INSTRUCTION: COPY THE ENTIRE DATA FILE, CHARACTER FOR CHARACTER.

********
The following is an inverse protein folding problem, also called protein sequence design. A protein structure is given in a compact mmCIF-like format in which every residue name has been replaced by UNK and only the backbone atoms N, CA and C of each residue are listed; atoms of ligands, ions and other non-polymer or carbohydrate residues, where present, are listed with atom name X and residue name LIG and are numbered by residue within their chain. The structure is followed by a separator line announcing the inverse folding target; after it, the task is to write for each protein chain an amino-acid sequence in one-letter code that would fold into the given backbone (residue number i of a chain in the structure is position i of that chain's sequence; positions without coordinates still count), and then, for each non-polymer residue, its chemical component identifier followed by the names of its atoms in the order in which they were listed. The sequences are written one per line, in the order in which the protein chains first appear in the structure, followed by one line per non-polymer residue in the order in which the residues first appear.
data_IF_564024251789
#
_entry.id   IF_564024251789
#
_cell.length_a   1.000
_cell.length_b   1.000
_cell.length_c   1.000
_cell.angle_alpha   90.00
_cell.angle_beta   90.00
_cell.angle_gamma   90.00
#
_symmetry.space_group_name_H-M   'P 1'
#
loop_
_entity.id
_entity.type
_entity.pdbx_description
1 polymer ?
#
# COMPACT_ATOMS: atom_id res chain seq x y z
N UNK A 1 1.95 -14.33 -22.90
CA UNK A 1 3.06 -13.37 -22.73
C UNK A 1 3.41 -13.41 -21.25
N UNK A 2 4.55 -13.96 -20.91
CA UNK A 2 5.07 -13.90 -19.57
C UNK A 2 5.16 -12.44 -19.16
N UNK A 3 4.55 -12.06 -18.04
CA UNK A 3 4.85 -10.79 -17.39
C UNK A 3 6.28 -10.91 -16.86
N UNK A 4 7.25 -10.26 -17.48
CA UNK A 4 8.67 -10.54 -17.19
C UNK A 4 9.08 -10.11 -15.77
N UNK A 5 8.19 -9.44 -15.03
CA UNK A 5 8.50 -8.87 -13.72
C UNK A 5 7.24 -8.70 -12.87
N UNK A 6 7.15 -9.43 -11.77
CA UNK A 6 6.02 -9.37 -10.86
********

The following is an inverse protein folding problem, also called protein sequence design. A protein structure is given in a compact mmCIF-like format in which every residue name has been replaced by UNK and only the backbone atoms N, CA and C of each residue are listed; atoms of ligands, ions and other non-polymer or carbohydrate residues, where present, are listed with atom name X and residue name LIG and are numbered by residue within their chain. The structure is followed by a separator line announcing the inverse folding target; after it, the task is to write for each protein chain an amino-acid sequence in one-letter code that would fold into the given backbone (residue number i of a chain in the structure is position i of that chain's sequence; positions without coordinates still count), and then, for each non-polymer residue, its chemical component identifier followed by the names of its atoms in the order in which they were listed. The sequences are written one per line, in the order in which the protein chains first appear in the structure, followed by one line per non-polymer residue in the order in which the residues first appear.
data_IF_564024251789
#
_entry.id   IF_564024251789
#
_cell.length_a   1.000
_cell.length_b   1.000
_cell.length_c   1.000
_cell.angle_alpha   90.00
_cell.angle_beta   90.00
_cell.angle_gamma   90.00
#
_symmetry.space_group_name_H-M   'P 1'
#
loop_
_entity.id
_entity.type
_entity.pdbx_description
1 polymer ?
#
# COMPACT_ATOMS: atom_id res chain seq x y z
N UNK A 1 1.95 -14.33 -22.90
CA UNK A 1 3.06 -13.37 -22.73
C UNK A 1 3.41 -13.41 -21.25
N UNK A 2 4.55 -13.96 -20.91
CA UNK A 2 5.07 -13.90 -19.57
C UNK A 2 5.16 -12.44 -19.16
N UNK A 3 4.55 -12.06 -18.04
CA UNK A 3 4.85 -10.79 -17.39
C UNK A 3 6.28 -10.91 -16.86
N UNK A 4 7.25 -10.26 -17.48
CA UNK A 4 8.67 -10.54 -17.19
C UNK A 4 9.08 -10.11 -15.77
N UNK A 5 8.19 -9.44 -15.03
CA UNK A 5 8.50 -8.87 -13.72
C UNK A 5 7.24 -8.70 -12.87
N UNK A 6 7.15 -9.43 -11.77
CA UNK A 6 6.02 -9.37 -10.86